Marcellus Community Science

Background and History

Marcellus Matters: Engaging Adults in Science and Energy (EASE) was a Penn State project supported by a National Science Foundation STEM grant that spanned five years from 2012 through 2016.  The Community Science Volunteer Program (CSV), under this grant, provided ten weekly educational classes along with field experiences to adults living in rural Pennsylvania where a majority of natural gas exploration and development was occurring producing large-scale change within their communities.  The program curriculum focused on energy and energy systems, the scientific process, social and economic impacts, and communication skills to enhance citizens' abilities to engage in civil dialogue around contentious topics. The educational programming, however, was not an advocacy program for or against shale gas development.  Faculty and staff from four Penn State colleges collaborated to deliver the programming.  Participants in CSV were encouraged to put their science knowledge into practice through field work to locate orphan and abandoned wells in Pennsylvania.

Course Overview

You are about to embark upon a journey into the science behind large scale change through the lens of Marcellus Shale development based on the curriculum developed for CSV. Although this journey is a solo one, we begin with Rules of Engagement. Rules of engagement are necessary to create effective learning environments in educational settings, group discussions and civil dialogue. The course contains 11 self-directed lessons. Each lesson is designed to be completed within 2-5 hours. You will engage in the learning process not only through reading materials provided to you, but also through watching videos, completing exercises, and answering questions to check your understanding. We encourage you to share what you learn with others. This can reinforce learning and help to affirm your comprehension and ability to effectively communicate new information. Although we frame our educational lessons within the context of Marcellus Shale development, our goal is to help increase science literacy and hone critical thinking skills so that you can apply them to other important issues as well.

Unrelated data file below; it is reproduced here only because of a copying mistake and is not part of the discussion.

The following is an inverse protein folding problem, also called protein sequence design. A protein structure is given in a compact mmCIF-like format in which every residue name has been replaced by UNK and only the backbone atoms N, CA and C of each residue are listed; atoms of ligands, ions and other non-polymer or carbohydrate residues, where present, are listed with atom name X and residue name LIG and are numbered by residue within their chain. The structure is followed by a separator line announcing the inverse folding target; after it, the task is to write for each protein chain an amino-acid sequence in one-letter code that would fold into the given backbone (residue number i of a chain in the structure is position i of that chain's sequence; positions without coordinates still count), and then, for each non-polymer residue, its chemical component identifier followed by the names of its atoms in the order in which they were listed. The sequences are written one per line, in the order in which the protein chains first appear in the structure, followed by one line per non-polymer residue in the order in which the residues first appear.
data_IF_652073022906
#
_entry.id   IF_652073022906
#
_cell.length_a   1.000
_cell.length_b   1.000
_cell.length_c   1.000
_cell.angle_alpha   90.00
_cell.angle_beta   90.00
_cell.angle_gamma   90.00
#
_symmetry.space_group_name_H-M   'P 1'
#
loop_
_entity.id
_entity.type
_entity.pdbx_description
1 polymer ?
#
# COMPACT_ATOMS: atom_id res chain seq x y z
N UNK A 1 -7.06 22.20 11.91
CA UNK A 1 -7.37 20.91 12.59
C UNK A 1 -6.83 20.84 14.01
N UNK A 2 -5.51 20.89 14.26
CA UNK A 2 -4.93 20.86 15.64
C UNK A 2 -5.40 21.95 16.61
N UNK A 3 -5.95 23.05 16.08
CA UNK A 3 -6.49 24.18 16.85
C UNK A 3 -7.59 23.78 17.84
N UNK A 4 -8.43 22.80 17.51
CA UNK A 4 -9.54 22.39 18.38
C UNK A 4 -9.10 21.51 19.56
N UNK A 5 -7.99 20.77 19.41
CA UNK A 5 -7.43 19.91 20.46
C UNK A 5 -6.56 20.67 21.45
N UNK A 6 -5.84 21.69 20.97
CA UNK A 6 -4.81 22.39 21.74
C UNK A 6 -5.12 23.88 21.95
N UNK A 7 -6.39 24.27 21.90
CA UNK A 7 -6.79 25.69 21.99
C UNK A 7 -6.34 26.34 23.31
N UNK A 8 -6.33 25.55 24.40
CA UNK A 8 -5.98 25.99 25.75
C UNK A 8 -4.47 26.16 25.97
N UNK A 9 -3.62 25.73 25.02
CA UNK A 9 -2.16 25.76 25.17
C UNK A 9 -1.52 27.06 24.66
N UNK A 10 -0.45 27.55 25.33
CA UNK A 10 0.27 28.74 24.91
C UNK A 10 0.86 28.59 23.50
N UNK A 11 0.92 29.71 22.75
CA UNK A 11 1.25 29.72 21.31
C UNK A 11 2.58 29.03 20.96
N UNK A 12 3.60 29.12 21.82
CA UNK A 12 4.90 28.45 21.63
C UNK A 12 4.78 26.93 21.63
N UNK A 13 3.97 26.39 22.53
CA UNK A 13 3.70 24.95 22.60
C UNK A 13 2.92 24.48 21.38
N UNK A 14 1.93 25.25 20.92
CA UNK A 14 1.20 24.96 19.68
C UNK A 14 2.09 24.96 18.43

The 11 lessons in this program are:

  1. Process of Science
  2. Energy Choices for PA and the US
  3. Constructive Conversations
  4. Geology and Seismic Testing
  5. Shale Development Engineering
  6. Understanding Pipeline Regulation, Construction and Land Impacts
  7. Environmental Issues--Land Use Planning and Design
  8. Environmental Issues--Water Resources & Management
  9. Community Impacts
  10. Economic Impacts
  11. Using What You Have Learned/Opportunities

Quick Facts about Marcellus Community Science

  • Instructors:  There are no instructors for this course. However, if you have questions, or need further references you may contact Penn State hydrogeologist Dave Yoxtheimer, at the Earth & Environmental Systems Institute. His email address is
  • Course Structure:  The course consists of 11 self-directed educational modules, each designed to be completed in 3-5 hours.
  • Overview:  This course examines various aspects of science and energy development, geology, engineering, environmental issues, societal impacts of boom/bust cycles, and understanding the mechanisms of constructive conversation.